Try and limit your finding of a tutorial to max. 30 minutes. This includes quickly skimming through it. I don’t want you to fall into analysis paralysis or for you to fall in love with googling and never practice.

I found this after 5 minutes and will be using it for this tutorial.

  • Things to look out for in a good tutorial:
  • How recent is the tutorial?
  • Is it from a reputable site?
  • Are there any Social Shares?
  • Is it broken into manageable steps?
  • Does it achieve my goal?



Step 4: Break the tutorial into steps


Skim the tutorial and identify the pattern of how it is broken up. The headers are good dividers and helps you identify sections of the tutorial.

In my tutorial, it can be easily divided using the section header. I then wrote out these headings into Trello. Each heading is a To- do item.



Pro tip : Use the name of the tutorial as the name of the To-Do list. This will help you later if you plan to do multiple tutorials on 1 focus area


Step 5: Schedule each step in your calendar


Using each of the to-do items, schedule when you’re going to work on your tutorial. You can use any calendaring app for this. Just make sure it is the calendar you check often and set reminders for the next day and 1 hour before.



Step 6: Set a 25 minute timer and do 1 step


Now it’s time to practice! – Are you excited because I am.

So set your timer for 25 minutes or 1 pomodoro – I use a Trello Chrome extension called Pomello for this – which is simple and works well.



Identify the section of the tutorial you scheduled for today, start your timer.



Move the Focus Area card into the WIP section and Do what you set out to do.


Step 7: Review


25 mins done? How did it go?

If you could not complete the section in the 25 minutes – That’s okay, it happens. You will become better at estimating what you can achieve in 25 minutes with a little practice.

Make a note to yourself about what happened and what you can do in the future to make sure you finish your task. That could do this by reducing the size of the task, defining the objective more clearly or doing some prep work first.

In Trello, I make notes to myself by writing a comment. I tend to put the todo item in square brackets for easy reference. Refer to the screenshot below to see how I do it.


Remember: You will become better at knowing what you can achieve in 25 minutes of focus.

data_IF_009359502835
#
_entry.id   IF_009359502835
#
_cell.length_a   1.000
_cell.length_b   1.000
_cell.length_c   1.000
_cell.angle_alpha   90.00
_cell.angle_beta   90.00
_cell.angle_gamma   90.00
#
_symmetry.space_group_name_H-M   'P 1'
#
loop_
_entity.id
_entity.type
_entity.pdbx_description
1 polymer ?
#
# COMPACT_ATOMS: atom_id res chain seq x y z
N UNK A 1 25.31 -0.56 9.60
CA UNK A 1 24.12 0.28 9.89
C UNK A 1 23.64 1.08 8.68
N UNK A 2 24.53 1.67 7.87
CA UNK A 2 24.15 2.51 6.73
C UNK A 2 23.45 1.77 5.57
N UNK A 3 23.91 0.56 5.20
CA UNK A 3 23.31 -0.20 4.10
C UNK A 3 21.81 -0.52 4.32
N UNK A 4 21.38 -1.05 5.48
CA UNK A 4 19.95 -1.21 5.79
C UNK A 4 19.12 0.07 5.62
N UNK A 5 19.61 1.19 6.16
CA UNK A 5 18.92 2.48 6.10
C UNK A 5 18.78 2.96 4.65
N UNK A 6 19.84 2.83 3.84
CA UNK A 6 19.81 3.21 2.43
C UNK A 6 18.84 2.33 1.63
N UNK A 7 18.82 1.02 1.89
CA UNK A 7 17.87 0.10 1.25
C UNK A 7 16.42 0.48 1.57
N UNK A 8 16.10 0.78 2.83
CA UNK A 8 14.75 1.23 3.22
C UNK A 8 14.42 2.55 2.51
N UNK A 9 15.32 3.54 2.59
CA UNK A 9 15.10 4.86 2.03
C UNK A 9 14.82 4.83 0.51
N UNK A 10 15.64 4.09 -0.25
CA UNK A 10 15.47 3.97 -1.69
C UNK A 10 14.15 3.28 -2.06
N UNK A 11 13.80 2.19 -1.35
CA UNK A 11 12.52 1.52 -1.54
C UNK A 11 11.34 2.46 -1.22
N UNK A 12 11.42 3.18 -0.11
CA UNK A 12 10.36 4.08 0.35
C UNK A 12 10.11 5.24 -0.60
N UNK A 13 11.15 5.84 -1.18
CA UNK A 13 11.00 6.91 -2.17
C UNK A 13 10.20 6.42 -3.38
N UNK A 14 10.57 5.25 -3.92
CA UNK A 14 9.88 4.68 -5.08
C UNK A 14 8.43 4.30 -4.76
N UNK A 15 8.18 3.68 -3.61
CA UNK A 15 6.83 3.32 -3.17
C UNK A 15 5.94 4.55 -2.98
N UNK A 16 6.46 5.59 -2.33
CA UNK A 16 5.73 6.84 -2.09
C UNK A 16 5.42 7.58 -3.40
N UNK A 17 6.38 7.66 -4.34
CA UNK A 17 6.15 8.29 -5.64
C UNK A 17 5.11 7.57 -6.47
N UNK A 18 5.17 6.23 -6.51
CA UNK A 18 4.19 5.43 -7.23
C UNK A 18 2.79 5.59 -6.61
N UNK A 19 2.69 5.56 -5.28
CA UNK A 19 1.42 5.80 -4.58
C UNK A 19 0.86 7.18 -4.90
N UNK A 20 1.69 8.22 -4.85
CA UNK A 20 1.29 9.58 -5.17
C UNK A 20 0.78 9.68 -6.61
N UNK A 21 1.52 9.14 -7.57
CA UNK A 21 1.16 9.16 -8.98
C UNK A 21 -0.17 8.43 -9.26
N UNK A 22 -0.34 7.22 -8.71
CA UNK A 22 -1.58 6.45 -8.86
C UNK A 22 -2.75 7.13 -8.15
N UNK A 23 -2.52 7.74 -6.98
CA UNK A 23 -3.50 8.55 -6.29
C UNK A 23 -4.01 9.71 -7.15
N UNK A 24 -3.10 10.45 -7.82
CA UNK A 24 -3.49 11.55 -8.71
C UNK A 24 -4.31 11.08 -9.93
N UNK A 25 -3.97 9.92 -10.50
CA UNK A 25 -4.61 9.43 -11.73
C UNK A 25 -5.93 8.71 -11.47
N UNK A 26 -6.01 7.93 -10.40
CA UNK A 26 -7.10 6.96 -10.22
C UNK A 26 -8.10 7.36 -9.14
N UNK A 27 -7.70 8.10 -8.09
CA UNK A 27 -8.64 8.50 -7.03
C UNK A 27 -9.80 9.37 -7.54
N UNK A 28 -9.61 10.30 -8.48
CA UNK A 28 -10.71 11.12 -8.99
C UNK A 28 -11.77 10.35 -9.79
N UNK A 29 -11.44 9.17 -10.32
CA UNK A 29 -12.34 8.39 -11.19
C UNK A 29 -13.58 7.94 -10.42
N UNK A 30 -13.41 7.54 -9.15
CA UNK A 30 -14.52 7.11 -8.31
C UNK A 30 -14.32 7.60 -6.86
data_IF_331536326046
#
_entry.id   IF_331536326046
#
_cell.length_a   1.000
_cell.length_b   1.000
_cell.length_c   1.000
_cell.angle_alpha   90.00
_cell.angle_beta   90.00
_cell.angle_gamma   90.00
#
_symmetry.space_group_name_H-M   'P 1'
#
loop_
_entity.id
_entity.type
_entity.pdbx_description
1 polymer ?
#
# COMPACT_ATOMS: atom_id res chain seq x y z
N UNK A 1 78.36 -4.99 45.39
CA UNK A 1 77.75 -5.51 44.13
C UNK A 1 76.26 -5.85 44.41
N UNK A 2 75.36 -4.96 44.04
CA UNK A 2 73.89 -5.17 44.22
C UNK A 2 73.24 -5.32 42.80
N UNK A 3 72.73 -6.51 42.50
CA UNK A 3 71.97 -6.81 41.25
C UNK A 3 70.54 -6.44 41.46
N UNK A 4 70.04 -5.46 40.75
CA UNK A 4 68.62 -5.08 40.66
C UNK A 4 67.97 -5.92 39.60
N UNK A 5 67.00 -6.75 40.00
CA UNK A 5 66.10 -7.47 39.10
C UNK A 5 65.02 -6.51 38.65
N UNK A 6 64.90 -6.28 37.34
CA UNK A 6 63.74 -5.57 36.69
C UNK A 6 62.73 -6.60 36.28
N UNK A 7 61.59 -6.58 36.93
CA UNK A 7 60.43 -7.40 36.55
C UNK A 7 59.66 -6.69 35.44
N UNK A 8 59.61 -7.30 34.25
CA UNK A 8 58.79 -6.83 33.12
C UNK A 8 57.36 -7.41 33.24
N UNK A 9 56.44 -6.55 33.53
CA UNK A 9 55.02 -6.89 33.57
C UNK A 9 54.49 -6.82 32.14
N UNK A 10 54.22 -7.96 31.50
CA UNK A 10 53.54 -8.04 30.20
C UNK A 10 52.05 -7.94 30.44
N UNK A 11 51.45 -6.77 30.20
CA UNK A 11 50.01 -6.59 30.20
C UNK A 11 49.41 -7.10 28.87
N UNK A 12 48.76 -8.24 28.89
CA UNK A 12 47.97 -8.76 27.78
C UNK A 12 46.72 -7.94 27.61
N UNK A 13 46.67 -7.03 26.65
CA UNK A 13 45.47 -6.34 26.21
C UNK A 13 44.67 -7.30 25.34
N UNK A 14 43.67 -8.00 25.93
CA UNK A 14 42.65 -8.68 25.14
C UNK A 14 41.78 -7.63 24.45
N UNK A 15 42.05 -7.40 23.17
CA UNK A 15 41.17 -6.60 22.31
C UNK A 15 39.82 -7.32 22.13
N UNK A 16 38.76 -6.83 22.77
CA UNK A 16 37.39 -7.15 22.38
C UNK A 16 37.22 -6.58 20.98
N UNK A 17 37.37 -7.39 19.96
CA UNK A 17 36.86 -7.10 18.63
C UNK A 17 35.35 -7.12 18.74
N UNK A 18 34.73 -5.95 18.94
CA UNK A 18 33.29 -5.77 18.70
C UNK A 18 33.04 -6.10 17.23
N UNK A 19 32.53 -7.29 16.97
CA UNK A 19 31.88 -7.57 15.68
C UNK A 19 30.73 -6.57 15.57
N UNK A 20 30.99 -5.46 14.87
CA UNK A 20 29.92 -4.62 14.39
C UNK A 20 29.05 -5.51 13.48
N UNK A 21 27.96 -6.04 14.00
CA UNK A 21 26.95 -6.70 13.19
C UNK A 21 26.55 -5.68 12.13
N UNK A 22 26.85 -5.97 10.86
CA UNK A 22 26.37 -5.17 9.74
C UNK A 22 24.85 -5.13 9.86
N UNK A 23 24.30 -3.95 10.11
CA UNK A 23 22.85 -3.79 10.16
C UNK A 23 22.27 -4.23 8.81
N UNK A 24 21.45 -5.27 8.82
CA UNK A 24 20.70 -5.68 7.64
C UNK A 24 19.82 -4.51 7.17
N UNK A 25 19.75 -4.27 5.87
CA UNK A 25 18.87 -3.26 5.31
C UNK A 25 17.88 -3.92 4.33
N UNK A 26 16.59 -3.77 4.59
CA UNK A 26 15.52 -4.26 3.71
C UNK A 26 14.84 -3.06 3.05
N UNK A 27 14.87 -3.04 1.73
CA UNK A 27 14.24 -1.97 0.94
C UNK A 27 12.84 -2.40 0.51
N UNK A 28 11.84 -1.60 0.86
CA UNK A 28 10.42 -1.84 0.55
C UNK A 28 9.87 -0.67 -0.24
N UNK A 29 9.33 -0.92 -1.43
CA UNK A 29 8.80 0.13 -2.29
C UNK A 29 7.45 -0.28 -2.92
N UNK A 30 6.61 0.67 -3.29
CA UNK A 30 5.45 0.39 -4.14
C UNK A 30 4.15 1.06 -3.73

If you, finished the task before the 25 minute mark, tick the todo item off and move on to the next task. Try to stay in the flow while the timer is going. This is called “Riding the Motivation Wave”.

Give yourself a rating


Give yourself a rating from 1 (Noob) – 5 (Master) on that task and write a note to yourself on your experience of that task. This can include what you need to improve on, or something that you discovered.

If you’re happy with your rating and completely comfortable with the task, add to your list how you can achieve the same task by changing the structure, order or going a different route altogether. (This is important)

For example: During this tutorial I discovered that I need to work on better understanding sessions – so I added sessions to my Brain-Dump list to work on later. Also there was a few sections that I did not fully understand – so I scheduled to repeat that section.



If you’re completely happy with this task after you reviewed your experience – Mark this todo item as completed.



The Review section is used when you completed all your todo items and need to review your focus area as a whole


Step 8: Celebrate


You completed your to-do item and you made notes on your experience. Now it’s time to celebrate. So go out and do an activity you enjoy or eat something you love. You deserve it.

Pro-Tip: This may seem cheezy but it’s deeply rooted in scientific evidence to help establish positive reinforcement into your practice, to build a lasting habit.

Step 9: Repeat


Before you repeat steps 5-8, refer to the notes you made on this tutorial.

Make sure that you added anything from your notes you want to improve on back into your Brain-Dump list.

There are 2 general repeat strategies you can use to improve your skill level.


  1. You can repeat the task you did previously until you’re completely comfortable with it. Then, think of and performed the same task in multiple other ways to achieve the same result, before moving on to the next task.

  2. You can do the whole tutorial and then come back and repeat individual tasks that you want to improve on.

This is completely up to you. I apply the second repeat strategy because it gives you context of the entire process and overall objective before diving deeper.

Once all items are completed – move the Focus area to Done.



You got this


So let me know what tutorial you applied deliberate practice to, and how it has helped you.


This tutorial was inspired by the work of thought leaders that have influenced my own work like:

Cal Newport – So good they can’t ignore you

Pat Maddox – Ruby Steps

Levi – SuperHuman Podcast

Charles Duhigg – Author of Power of Habit


Further Reading

Deliberate practice  – Patrick Gombery

Deliberate Practice – James Clear

Deliberate Practice to World Class Performance – Kenneth Grady

Deliberate Practice vs Practice – Joe Bunting

Creativity is more than 10, 000 hours – Scott Barry Kauffman